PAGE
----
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The effect of ambient air pollution on respiratory health of school children: a panel study

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11 pages
Adverse respiratory effects of particulate air pollution have been identified by epidemiological studies. We aimed to examine the health effects of ambient particulate air pollution from wood burning on school-age students in Christchurch, New Zealand, and to explore the utility of urine and exhaled breath condensate biomarkers of exposure in this population. Methods A panel study of 93 male students (26 with asthma) living in the boarding house of a metropolitan school was undertaken in the winter of 2004. Indoor and outdoor pollution data was continuously monitored. Longitudinal assessment of lung function (FEV 1 and peak flow) and symptoms were undertaken, with event studies of high pollution on biomarkers of exposure (urinary 1-hydroxypyrene) and effect (exhaled breath condensate (EBC) pH and hydrogen peroxide concentration). Results Peak levels of air pollution were associated with small but statistically significant effects on lung function in the asthmatic students, but not healthy students. No significant effect of pollution could be seen either on airway inflammation and oxidative stress either in healthy students or students with asthma. Minor increases in respiratory symptoms were associated with high pollution exposure. Urinary 1-hydroxypyrene levels were raised in association with pollution events by comparison with low pollution control days. Conclusion There is no significant effect of ambient wood-smoke particulate air pollution on lung function of healthy school-aged students, but a small effect on respiratory symptoms. Asthmatic students show small effects of peak pollution levels on lung function. Urinary 1-hydroxypyrene shows potential as a biomarker of exposure to wood smoke in this population; however measurement of EBC pH and hydrogen peroxide appears not to be useful for assessment of population health effects of air pollution. Some of the data presented in this paper has previously been published in Kingham and co-workers Atmospheric Environment, 2006 Jan; 40: 338–347 (details of pollution exposure), and Cavanagh and co-workers Sci Total Environ. 2007 Mar 1;374(1):51-9 (urine hydroxypyrene data).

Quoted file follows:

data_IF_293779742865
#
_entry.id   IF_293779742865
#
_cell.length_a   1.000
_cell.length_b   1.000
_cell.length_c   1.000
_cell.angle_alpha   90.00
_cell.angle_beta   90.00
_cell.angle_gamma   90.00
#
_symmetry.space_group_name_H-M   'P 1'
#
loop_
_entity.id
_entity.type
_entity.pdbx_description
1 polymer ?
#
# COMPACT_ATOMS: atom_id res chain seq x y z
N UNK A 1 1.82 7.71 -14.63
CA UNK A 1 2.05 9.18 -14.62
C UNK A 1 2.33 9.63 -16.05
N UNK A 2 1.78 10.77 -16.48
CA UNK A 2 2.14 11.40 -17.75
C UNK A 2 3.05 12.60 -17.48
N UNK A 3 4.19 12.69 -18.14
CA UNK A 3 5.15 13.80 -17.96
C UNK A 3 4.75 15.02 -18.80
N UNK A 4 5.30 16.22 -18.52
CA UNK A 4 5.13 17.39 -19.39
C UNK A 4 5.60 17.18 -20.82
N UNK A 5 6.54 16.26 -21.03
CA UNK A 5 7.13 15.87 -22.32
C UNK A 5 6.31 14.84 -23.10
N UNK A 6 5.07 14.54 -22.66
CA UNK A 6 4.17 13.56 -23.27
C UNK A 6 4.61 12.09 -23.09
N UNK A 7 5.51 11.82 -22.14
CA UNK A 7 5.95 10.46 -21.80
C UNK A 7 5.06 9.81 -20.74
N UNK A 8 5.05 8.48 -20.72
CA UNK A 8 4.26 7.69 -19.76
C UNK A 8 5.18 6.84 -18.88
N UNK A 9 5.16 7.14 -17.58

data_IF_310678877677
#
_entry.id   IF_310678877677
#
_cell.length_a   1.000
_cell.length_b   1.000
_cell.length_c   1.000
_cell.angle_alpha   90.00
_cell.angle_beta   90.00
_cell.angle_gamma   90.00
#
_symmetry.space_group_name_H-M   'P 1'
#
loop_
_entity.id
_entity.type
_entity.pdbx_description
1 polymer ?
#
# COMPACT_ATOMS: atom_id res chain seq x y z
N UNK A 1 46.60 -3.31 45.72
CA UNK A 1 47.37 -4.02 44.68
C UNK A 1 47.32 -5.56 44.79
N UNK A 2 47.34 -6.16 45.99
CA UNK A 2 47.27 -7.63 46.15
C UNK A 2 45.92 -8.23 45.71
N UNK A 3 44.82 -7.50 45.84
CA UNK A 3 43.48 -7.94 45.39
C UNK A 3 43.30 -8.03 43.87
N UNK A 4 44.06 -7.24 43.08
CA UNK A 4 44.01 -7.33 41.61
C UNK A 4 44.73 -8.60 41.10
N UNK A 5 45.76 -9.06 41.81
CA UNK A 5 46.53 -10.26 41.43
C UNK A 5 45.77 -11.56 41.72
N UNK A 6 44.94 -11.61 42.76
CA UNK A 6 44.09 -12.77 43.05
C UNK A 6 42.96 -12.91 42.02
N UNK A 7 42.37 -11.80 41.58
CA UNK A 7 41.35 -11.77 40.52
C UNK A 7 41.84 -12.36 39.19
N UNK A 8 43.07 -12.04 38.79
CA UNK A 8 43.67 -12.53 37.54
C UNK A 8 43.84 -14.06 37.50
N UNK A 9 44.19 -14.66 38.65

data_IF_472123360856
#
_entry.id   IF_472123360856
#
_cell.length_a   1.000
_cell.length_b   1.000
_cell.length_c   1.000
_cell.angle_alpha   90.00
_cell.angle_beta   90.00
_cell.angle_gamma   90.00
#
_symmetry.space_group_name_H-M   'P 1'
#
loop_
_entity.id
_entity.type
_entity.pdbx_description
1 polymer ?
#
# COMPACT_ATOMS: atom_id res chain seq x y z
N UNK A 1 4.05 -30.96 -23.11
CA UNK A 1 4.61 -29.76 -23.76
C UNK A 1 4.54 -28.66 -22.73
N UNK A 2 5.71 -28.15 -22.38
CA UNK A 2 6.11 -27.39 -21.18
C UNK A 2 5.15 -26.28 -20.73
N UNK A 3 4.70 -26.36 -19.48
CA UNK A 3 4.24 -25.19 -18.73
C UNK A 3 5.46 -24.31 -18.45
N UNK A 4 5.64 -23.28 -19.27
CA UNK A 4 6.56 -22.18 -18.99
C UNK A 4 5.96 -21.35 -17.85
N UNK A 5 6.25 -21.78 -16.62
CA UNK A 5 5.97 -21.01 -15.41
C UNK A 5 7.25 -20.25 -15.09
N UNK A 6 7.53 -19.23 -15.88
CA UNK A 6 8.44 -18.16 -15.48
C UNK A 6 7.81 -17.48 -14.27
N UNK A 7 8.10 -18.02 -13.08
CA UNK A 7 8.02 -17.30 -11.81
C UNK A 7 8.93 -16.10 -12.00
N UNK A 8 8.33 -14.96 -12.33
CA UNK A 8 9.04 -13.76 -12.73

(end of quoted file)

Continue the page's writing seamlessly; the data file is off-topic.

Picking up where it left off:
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Environmental Health
BioMedCentral
Open Access Research The effect of ambient air pollution on respiratory health of school children: a panel study 1 1 12 Michael J Epton*, Robin D Dawson, Wendy M Brooks, Simon Kingham, 3 41 Teresa Aberkane, JoAnne E Cavanagh, Christopher M Frampton, 1 11 1 Tracey Hewitt, Julie M Cook, Susan McLeod, Fiona McCartin, 4 4 Katherine Troughtand Leslie Brown